Q&A: Social Security earning years matter

Dear Liz: In a recent column, you wrote that Social Security’s estimates of the dollar amount one will receive at various ages — 62, full retirement age of 66 to 67, or 70 — assumes one continues working until one applies. Therefore, one won’t receive the amount posted at full retirement age if one had stopped working at, say, age 62. Aren’t people’s benefits based on their top 35 earning years?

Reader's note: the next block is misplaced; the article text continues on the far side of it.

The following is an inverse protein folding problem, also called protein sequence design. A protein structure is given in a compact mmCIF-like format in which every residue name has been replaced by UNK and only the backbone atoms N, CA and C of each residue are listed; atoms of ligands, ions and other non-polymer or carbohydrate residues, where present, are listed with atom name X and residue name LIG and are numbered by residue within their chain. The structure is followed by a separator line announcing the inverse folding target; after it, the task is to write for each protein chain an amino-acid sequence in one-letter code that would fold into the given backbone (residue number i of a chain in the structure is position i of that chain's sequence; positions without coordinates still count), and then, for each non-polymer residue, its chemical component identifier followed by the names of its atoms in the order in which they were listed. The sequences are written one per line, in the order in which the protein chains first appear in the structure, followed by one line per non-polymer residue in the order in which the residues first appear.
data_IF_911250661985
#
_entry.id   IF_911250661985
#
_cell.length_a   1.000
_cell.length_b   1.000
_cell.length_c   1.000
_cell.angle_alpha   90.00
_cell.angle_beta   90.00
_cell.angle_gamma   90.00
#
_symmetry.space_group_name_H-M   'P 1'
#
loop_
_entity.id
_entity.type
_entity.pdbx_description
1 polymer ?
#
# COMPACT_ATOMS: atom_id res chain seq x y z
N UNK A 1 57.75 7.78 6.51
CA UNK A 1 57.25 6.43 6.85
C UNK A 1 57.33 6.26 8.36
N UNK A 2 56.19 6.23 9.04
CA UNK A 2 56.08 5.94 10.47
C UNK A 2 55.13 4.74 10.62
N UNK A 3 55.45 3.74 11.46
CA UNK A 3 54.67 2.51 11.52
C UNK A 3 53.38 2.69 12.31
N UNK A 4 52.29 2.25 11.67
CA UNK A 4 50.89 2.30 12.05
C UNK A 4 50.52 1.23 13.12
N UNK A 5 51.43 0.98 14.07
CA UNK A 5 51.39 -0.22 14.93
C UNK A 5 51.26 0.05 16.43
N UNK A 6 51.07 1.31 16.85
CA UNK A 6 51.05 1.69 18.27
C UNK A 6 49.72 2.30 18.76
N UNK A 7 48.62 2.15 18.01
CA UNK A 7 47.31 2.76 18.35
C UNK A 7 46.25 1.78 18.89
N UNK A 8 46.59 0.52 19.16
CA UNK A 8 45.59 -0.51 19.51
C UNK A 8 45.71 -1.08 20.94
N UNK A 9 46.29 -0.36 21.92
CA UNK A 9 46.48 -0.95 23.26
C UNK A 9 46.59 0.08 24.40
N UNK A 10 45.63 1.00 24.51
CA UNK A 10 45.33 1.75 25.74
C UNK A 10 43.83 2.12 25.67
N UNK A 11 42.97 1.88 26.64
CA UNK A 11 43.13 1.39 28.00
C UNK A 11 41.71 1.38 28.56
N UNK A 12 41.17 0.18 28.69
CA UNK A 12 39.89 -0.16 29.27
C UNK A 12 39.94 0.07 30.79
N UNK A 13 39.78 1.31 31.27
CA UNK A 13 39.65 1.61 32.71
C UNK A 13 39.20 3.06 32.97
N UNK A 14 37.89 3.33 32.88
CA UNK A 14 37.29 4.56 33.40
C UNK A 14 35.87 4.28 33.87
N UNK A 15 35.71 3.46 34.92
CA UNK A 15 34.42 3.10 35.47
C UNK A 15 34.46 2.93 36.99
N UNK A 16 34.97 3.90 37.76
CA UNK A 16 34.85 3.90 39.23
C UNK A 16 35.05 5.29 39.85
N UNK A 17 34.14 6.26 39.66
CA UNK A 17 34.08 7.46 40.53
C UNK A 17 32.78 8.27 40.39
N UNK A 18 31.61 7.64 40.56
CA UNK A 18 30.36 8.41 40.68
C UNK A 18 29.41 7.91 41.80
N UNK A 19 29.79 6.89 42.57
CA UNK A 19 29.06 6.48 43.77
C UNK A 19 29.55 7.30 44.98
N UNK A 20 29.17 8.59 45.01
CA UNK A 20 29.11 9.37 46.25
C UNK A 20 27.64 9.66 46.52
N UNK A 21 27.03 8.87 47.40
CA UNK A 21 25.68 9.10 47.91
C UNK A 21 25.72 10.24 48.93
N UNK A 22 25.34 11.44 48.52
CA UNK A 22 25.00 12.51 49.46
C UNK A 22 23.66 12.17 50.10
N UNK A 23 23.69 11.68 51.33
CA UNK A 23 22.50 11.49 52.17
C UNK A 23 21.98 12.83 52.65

Answer: Yes, which is why I wrote that the benefit may be lower. Social Security assumes you’ll keep earning the same amount you are now. Those assumed future earnings could be high enough to replace one or more of your previous 35 highest-earning years. If that’s the case, your estimated benefit could be somewhat larger than the one you actually receive if you stop work early.

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